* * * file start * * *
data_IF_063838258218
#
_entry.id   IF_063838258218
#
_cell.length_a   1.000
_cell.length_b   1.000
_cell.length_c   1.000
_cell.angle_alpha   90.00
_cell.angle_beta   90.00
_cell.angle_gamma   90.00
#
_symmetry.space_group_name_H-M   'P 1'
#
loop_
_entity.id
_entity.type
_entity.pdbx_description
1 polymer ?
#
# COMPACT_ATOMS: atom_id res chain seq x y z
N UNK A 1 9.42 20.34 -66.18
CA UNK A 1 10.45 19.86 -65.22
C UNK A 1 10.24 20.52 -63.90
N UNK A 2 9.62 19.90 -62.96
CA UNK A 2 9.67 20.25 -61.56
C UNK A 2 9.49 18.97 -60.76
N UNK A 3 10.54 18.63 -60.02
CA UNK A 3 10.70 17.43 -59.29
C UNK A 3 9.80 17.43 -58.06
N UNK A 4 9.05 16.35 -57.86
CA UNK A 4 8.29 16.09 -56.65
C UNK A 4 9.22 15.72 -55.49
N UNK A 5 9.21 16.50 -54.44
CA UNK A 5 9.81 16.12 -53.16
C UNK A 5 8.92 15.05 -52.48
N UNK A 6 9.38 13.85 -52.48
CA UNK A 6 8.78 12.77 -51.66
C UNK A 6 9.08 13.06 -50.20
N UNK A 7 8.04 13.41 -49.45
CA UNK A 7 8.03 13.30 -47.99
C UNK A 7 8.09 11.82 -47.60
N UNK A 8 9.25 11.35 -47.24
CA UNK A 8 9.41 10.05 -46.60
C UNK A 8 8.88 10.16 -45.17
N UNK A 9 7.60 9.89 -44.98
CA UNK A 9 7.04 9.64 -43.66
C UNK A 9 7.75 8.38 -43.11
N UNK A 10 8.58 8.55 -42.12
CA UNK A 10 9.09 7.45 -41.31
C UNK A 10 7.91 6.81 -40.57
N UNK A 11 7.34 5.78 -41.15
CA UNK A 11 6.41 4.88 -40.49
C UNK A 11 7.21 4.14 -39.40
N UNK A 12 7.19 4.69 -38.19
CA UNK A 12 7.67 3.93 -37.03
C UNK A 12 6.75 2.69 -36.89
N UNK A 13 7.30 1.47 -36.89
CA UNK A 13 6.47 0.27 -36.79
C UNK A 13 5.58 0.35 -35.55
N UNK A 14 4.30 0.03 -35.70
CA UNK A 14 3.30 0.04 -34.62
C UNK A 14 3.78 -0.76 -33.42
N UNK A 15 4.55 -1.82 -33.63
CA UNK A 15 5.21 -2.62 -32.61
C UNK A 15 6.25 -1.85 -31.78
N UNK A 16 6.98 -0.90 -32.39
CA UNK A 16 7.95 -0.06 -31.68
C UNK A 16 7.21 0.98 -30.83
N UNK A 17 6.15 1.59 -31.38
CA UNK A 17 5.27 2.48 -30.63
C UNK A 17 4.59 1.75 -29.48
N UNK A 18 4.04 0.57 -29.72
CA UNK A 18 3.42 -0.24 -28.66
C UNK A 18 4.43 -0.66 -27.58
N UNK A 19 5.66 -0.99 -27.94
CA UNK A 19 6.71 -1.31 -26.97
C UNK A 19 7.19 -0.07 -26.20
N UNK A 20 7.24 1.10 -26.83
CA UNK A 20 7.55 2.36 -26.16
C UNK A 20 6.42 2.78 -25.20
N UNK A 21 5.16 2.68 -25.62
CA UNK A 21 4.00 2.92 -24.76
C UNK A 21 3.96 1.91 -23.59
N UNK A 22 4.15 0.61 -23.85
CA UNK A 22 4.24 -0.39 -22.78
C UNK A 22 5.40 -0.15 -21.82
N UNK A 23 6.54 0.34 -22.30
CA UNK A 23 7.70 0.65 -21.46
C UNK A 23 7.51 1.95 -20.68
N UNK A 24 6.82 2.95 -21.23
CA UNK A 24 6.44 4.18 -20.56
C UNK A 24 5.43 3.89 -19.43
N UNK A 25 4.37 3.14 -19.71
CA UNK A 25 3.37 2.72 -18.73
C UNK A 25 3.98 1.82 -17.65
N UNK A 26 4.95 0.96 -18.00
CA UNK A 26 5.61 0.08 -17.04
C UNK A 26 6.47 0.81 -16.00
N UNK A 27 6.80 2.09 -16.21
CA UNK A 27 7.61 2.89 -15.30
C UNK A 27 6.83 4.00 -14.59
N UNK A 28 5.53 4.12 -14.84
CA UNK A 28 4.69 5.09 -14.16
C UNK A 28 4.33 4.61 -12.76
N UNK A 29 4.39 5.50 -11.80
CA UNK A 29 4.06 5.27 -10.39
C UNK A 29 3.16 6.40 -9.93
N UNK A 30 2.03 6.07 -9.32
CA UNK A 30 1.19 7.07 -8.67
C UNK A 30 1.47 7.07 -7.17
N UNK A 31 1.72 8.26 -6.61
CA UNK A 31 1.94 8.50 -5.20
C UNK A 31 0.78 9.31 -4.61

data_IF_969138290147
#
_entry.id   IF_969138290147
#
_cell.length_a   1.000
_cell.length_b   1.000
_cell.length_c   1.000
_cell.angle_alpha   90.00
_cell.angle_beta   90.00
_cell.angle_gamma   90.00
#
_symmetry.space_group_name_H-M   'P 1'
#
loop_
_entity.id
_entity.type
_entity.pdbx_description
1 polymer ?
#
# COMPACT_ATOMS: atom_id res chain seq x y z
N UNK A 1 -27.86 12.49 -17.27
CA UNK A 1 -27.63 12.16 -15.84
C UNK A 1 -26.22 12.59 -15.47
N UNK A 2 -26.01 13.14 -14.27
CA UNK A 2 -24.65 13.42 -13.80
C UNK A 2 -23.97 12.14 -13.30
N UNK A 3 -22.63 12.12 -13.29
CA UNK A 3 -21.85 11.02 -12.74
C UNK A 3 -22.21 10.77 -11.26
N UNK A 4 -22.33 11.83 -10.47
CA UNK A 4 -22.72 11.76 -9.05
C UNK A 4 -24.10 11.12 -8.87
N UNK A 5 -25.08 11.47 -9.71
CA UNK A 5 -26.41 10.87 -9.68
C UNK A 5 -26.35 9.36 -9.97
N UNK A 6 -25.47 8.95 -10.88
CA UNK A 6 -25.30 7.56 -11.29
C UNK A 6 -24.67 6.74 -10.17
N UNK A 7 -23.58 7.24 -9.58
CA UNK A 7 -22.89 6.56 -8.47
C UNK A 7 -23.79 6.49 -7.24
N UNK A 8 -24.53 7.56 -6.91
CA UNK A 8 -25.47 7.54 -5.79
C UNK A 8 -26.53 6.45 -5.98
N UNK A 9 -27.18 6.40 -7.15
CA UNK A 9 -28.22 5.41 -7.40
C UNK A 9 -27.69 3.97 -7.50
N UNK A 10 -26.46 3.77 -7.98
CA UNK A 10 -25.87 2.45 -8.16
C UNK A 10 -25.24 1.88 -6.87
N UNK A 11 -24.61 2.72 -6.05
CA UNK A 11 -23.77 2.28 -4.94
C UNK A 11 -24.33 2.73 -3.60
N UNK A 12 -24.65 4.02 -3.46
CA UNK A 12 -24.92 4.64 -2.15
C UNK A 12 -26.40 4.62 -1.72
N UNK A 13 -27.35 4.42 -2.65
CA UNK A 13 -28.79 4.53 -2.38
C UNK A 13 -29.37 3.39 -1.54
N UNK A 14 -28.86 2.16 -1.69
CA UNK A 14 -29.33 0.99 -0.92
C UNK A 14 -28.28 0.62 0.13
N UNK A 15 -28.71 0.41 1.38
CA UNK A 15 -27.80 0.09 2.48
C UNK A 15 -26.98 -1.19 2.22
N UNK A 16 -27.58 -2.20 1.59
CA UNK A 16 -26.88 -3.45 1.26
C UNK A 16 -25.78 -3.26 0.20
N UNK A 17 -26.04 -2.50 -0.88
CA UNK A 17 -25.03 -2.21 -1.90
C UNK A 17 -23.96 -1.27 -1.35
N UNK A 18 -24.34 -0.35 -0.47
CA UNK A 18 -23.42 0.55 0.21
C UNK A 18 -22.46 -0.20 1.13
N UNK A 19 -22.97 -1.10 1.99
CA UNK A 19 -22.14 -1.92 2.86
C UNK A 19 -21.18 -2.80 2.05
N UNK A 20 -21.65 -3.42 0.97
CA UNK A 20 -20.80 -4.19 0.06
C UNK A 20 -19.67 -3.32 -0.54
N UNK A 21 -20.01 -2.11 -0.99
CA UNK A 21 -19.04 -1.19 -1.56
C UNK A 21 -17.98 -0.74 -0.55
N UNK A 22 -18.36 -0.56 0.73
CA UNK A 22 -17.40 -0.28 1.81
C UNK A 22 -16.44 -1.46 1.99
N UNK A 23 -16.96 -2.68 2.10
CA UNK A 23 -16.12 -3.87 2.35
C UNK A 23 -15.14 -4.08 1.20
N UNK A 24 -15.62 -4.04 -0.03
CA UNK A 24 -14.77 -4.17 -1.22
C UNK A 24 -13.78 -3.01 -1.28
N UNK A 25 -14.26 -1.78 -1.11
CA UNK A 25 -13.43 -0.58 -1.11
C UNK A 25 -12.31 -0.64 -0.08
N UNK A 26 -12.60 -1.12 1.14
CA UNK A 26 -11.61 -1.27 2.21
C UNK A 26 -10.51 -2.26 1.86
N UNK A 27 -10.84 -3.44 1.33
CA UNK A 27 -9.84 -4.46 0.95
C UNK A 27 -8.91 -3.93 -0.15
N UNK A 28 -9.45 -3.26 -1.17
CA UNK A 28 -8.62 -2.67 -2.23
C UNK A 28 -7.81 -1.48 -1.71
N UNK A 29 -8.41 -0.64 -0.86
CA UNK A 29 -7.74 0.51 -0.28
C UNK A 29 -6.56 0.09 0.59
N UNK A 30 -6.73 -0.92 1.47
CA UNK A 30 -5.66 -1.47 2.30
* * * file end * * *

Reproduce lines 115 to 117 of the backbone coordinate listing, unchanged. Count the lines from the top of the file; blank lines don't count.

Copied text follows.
#
_entry.id   IF_969138290147
#